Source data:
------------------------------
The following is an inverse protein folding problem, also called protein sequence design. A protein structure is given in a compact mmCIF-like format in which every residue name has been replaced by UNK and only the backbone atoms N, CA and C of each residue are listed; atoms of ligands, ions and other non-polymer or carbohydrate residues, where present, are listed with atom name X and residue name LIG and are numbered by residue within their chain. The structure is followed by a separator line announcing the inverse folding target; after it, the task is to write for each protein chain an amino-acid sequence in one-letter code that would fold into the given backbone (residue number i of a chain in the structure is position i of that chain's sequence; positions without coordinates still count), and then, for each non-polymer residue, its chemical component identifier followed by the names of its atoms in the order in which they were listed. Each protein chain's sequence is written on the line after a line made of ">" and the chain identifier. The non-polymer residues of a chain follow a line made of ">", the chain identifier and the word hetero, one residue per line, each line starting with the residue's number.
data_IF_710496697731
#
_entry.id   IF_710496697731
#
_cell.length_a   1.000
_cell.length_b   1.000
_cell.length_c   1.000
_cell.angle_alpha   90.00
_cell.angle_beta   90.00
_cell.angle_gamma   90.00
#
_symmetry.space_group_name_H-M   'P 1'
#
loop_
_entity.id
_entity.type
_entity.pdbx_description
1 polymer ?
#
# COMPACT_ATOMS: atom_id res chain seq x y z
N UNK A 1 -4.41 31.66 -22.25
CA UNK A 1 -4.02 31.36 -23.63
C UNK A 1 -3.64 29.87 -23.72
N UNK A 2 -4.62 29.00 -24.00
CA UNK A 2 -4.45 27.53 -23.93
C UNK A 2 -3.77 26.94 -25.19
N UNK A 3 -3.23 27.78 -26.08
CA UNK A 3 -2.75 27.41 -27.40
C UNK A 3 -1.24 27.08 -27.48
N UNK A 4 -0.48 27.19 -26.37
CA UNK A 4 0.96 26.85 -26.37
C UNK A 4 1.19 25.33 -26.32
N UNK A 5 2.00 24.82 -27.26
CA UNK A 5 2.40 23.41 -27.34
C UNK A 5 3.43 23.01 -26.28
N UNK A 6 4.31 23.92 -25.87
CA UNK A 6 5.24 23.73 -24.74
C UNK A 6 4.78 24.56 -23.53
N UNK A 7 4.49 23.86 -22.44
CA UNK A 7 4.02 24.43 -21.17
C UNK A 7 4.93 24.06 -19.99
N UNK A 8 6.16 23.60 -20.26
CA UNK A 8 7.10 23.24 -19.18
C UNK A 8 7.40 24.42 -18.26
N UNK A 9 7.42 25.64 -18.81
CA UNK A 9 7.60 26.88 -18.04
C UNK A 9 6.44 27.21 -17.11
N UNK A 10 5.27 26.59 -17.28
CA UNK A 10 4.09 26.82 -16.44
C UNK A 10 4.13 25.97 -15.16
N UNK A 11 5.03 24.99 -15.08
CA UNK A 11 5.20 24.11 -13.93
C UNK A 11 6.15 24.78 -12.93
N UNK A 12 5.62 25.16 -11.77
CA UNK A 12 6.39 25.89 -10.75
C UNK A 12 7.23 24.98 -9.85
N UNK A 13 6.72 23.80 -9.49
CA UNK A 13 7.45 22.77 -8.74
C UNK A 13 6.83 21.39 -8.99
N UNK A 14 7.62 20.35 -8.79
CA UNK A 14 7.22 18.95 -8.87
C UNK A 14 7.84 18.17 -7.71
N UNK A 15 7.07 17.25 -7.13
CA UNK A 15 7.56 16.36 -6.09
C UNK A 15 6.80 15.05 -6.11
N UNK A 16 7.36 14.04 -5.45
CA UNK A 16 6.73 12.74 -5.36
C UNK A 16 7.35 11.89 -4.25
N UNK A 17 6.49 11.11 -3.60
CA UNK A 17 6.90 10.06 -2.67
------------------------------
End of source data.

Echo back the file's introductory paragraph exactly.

The following is an inverse protein folding problem, also called protein sequence design. A protein structure is given in a compact mmCIF-like format in which every residue name has been replaced by UNK and only the backbone atoms N, CA and C of each residue are listed; atoms of ligands, ions and other non-polymer or carbohydrate residues, where present, are listed with atom name X and residue name LIG and are numbered by residue within their chain. The structure is followed by a separator line announcing the inverse folding target; after it, the task is to write for each protein chain an amino-acid sequence in one-letter code that would fold into the given backbone (residue number i of a chain in the structure is position i of that chain's sequence; positions without coordinates still count), and then, for each non-polymer residue, its chemical component identifier followed by the names of its atoms in the order in which they were listed. Each protein chain's sequence is written on the line after a line made of ">" and the chain identifier. The non-polymer residues of a chain follow a line made of ">", the chain identifier and the word hetero, one residue per line, each line starting with the residue's number.